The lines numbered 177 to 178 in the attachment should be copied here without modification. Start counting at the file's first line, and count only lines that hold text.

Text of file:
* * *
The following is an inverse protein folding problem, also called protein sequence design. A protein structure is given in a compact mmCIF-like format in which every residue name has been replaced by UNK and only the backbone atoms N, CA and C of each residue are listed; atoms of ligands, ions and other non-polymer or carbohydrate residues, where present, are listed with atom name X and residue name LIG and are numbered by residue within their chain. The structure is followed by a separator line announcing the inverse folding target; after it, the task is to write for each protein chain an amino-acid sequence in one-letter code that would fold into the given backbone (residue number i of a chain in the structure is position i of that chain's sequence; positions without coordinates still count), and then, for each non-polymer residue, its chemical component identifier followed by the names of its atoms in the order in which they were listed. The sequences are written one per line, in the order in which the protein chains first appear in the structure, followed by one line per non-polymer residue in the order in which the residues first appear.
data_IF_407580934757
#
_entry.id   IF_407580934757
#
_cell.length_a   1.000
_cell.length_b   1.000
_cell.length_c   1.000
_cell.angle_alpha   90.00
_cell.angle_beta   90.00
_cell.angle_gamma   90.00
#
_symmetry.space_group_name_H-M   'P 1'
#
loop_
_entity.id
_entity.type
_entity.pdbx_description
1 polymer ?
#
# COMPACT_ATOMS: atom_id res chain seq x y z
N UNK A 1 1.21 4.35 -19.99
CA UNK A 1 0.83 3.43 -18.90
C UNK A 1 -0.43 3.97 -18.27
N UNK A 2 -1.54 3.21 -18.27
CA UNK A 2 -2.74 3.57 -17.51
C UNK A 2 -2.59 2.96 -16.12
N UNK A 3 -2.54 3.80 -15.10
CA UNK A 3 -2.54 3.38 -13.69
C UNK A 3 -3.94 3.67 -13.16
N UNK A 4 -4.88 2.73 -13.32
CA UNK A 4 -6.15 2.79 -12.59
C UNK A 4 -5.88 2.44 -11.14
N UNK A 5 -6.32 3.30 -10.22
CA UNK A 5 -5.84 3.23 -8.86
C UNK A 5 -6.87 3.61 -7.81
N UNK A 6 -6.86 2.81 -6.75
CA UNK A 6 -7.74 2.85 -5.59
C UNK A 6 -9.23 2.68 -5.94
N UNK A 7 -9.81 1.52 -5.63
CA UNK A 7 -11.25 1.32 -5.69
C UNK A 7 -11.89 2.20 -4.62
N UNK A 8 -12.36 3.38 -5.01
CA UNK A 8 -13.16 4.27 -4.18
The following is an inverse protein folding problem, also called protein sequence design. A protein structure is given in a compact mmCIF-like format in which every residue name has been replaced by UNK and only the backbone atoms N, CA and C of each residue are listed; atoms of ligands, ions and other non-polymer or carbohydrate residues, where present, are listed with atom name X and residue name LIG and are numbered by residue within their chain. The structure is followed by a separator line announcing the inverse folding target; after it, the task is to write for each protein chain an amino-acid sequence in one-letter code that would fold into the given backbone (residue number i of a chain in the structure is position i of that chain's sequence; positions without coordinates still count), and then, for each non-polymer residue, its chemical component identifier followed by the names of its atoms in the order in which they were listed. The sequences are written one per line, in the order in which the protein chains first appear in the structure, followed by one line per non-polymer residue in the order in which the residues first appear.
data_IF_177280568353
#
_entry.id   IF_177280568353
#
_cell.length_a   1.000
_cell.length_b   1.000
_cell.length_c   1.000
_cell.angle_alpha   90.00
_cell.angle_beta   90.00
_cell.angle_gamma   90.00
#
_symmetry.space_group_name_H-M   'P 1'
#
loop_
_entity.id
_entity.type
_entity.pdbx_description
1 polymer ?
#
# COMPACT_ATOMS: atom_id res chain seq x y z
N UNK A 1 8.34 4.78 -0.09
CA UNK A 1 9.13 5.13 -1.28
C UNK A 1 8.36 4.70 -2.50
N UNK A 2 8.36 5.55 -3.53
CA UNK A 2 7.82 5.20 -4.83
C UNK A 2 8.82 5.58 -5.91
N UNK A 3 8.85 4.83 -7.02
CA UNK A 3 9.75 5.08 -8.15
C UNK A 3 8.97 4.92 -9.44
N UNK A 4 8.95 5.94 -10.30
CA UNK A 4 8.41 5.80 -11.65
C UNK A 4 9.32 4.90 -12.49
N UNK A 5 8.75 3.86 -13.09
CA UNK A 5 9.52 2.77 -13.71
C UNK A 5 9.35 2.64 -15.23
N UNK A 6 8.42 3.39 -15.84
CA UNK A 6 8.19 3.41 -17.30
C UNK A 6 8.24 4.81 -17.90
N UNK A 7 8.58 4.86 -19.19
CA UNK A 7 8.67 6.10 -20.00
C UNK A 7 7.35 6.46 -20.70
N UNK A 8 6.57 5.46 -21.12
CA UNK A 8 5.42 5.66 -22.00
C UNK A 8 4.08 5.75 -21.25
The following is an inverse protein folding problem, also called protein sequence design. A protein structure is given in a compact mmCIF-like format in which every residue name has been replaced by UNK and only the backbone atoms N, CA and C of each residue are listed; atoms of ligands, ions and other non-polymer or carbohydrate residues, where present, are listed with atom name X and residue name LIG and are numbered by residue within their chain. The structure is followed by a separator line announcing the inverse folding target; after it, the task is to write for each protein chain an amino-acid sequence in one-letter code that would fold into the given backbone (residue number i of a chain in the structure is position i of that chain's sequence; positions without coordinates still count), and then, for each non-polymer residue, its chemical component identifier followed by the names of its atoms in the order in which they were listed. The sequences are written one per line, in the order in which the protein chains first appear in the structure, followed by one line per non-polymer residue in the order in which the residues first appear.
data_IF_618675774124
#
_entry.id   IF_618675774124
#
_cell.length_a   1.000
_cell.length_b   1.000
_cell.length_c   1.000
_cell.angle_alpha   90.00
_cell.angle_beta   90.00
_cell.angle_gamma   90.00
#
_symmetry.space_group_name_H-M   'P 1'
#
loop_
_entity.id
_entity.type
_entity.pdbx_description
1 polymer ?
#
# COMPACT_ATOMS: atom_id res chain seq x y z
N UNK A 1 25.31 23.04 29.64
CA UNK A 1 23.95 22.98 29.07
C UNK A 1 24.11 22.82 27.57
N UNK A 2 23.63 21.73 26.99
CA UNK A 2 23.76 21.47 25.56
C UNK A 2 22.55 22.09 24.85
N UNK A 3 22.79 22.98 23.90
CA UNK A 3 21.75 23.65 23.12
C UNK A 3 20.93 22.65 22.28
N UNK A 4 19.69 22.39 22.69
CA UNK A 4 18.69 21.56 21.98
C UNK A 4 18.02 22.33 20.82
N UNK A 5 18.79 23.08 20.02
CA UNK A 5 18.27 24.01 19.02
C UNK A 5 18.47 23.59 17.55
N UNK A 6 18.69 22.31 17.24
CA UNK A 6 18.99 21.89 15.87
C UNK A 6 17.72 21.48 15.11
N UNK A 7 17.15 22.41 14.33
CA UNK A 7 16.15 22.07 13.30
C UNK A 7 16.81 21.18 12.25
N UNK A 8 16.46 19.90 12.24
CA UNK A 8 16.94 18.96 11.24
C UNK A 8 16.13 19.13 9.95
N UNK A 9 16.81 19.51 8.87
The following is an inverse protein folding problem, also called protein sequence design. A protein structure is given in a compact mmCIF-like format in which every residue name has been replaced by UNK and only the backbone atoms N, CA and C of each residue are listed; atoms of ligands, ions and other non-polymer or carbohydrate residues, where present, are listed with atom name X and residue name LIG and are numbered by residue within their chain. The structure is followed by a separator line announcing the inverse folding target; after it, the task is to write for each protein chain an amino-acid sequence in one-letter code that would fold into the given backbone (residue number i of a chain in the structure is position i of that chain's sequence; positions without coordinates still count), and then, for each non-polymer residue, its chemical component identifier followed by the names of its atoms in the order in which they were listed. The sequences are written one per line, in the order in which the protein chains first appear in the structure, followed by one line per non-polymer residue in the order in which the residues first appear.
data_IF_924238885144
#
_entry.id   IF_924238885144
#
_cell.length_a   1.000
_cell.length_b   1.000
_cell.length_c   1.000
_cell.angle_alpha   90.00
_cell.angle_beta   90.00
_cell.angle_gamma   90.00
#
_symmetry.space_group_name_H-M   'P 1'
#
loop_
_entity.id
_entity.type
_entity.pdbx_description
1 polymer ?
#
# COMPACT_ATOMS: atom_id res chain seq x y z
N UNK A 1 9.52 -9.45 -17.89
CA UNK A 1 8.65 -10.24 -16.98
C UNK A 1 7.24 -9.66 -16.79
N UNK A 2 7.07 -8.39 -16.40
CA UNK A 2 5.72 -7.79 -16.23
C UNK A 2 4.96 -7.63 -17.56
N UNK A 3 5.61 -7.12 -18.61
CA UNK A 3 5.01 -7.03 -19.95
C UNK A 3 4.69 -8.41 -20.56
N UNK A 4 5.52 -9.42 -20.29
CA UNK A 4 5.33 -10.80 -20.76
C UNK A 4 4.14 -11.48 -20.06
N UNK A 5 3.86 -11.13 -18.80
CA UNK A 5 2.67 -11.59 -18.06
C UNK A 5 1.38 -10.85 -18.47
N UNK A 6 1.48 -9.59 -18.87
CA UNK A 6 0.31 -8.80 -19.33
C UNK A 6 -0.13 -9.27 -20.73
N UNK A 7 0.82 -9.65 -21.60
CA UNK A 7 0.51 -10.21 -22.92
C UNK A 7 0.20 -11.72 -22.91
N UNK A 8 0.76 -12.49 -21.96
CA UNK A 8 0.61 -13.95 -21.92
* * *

C UNK A 7 0.20 -11.72 -22.91
N UNK A 8 0.76 -12.49 -21.96